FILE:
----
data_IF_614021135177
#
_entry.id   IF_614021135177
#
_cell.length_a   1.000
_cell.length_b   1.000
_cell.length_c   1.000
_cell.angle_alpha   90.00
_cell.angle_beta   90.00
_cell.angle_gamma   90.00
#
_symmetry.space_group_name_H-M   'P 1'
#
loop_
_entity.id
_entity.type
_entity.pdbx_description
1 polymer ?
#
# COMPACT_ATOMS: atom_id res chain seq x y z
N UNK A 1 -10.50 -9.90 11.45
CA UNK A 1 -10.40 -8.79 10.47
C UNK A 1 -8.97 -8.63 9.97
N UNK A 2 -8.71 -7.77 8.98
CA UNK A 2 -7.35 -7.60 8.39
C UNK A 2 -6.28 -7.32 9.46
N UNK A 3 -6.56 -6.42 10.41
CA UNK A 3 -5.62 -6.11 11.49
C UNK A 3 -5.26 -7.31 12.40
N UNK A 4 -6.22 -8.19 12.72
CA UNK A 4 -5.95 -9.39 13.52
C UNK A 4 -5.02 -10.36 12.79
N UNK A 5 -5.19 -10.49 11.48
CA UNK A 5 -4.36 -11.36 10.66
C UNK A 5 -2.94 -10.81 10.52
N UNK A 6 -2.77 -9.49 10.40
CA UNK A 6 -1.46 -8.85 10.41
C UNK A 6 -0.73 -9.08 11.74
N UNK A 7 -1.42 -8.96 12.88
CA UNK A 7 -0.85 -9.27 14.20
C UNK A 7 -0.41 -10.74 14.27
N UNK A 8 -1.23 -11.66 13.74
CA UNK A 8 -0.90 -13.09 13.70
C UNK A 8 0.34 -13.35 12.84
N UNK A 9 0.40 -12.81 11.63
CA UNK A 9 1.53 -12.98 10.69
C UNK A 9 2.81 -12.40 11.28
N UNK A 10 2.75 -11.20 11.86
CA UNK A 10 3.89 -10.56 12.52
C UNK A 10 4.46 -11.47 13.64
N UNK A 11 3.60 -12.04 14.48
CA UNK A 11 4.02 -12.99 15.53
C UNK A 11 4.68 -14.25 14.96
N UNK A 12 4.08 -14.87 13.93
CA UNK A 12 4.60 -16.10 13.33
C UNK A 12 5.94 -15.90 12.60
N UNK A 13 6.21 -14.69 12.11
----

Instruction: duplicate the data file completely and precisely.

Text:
data_IF_614021135177
#
_entry.id   IF_614021135177
#
_cell.length_a   1.000
_cell.length_b   1.000
_cell.length_c   1.000
_cell.angle_alpha   90.00
_cell.angle_beta   90.00
_cell.angle_gamma   90.00
#
_symmetry.space_group_name_H-M   'P 1'
#
loop_
_entity.id
_entity.type
_entity.pdbx_description
1 polymer ?
#
# COMPACT_ATOMS: atom_id res chain seq x y z
N UNK A 1 -10.50 -9.90 11.45
CA UNK A 1 -10.40 -8.79 10.47
C UNK A 1 -8.97 -8.63 9.97
N UNK A 2 -8.71 -7.77 8.98
CA UNK A 2 -7.35 -7.60 8.39
C UNK A 2 -6.28 -7.32 9.46
N UNK A 3 -6.56 -6.42 10.41
CA UNK A 3 -5.62 -6.11 11.49
C UNK A 3 -5.26 -7.31 12.40
N UNK A 4 -6.22 -8.19 12.72
CA UNK A 4 -5.95 -9.39 13.52
C UNK A 4 -5.02 -10.36 12.79
N UNK A 5 -5.19 -10.49 11.48
CA UNK A 5 -4.36 -11.36 10.66
C UNK A 5 -2.94 -10.81 10.52
N UNK A 6 -2.77 -9.49 10.40
CA UNK A 6 -1.46 -8.85 10.41
C UNK A 6 -0.73 -9.08 11.74
N UNK A 7 -1.42 -8.96 12.88
CA UNK A 7 -0.85 -9.27 14.20
C UNK A 7 -0.41 -10.74 14.27
N UNK A 8 -1.23 -11.66 13.74
CA UNK A 8 -0.90 -13.09 13.70
C UNK A 8 0.34 -13.35 12.84
N UNK A 9 0.40 -12.81 11.63
CA UNK A 9 1.53 -12.98 10.69
C UNK A 9 2.81 -12.40 11.28
N UNK A 10 2.75 -11.20 11.86
CA UNK A 10 3.89 -10.56 12.52
C UNK A 10 4.46 -11.47 13.64
N UNK A 11 3.60 -12.04 14.48
CA UNK A 11 4.02 -12.99 15.53
C UNK A 11 4.68 -14.25 14.96
N UNK A 12 4.08 -14.87 13.93
CA UNK A 12 4.60 -16.10 13.33
C UNK A 12 5.94 -15.90 12.60
N UNK A 13 6.21 -14.69 12.11